- exist in any EU regulation, EU decision, EU tertiary legislation or provision of the EEA agreement which forms part of retained EU law by virtue of EU(W)A 2018, s 3
- refer to any of the EU Treaties, any EU instrument or any other document of an EU entity as it has effect at a particular time before IP completion day
EU(W)A 2018, Sch 8, para 2A(1) provides multiple interpretive rules for non-ambulatory references to allow for instances where references to EU instruments have more than one meaning eg referring to an EU instrument as it has effect as relevant separation agreement law for some purposes, and for others referring to the EU instrument as incorporated into retained EU law.
Where the reference is to a provision or part of direct EU legislation which becomes retained EU law under EU(W)A 2018, s 3 (ie retained EU regulations, decisions, tertiary legislation or provisions of the EEA agreement), and the provision or part in question has not been modified before IP completion day, then the reference is to the provision as retained.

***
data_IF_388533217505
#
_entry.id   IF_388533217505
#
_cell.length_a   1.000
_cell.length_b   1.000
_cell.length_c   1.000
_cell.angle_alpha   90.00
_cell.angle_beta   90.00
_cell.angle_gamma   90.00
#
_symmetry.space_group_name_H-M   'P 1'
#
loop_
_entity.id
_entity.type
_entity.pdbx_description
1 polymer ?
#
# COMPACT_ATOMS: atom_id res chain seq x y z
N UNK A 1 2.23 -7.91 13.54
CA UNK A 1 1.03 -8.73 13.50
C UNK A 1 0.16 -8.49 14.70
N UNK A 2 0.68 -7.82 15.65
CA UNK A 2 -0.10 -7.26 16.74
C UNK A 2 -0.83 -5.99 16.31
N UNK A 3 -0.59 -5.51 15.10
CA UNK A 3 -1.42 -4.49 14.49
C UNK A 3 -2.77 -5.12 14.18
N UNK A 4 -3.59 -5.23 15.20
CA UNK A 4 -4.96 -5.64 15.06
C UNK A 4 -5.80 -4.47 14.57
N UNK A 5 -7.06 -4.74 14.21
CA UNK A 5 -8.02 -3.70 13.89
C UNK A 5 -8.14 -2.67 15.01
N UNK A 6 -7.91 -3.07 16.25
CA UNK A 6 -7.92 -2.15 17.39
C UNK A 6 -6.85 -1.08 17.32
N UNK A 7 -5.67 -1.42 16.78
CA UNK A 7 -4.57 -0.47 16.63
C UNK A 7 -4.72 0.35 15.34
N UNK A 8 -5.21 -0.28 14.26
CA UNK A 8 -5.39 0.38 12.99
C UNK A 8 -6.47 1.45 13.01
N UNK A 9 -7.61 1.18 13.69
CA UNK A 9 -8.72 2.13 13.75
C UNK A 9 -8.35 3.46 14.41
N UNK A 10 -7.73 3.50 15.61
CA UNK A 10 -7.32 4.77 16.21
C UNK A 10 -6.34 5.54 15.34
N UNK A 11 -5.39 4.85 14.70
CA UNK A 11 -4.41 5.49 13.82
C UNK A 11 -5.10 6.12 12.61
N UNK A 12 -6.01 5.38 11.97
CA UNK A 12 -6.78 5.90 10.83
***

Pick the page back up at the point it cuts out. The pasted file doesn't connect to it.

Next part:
Similar rules apply for references to such legislation which forms part of domestic law by virtue of section 1 of the Direct Payments to Farmers (Legislative Continuity) Act 2020, subject to specific rules on the interpretation of modifications within that category (EU(W)A 2018, Sch 8, para 2A(3)).
In all other cases, including where the direct EU legislation referred to has been modified, the reference is to be read as a reference to the relevant provision as it existed at the time that the provision containing the reference was made.
Again, provision is also made for the interpretation of non-ambulatory references to EU instruments that have effect as relevant separation agreement law under EU(W)A 2018, ss 7A or 7B. If the treaty, instrument or document in question has effect on or after IP completion day by virtue of EU(W)A 2018, ss 7A or 7B, then to the extent required for the purpose of relevant separation agreement law, the reference is to be read as a reference to (or as including a reference to) the treaty, instrument or document as it has effect under relevant separation agreement law (including, so far as so required, as it has effect from time to time) (EU(W)A 2018, Sch 8, para 2A).
Note: The European Union Withdrawal (Consequential Modifications) (EU Exit) Regulations 2020 revoked and replaced previous rules on non-ambulatory references dealt with in regulation 2 of the European Union (Withdrawal) Act 2018 (Consequential Modifications and Repeals and Revocations) (EU Exit) Regulations 2019, SI 2019/628.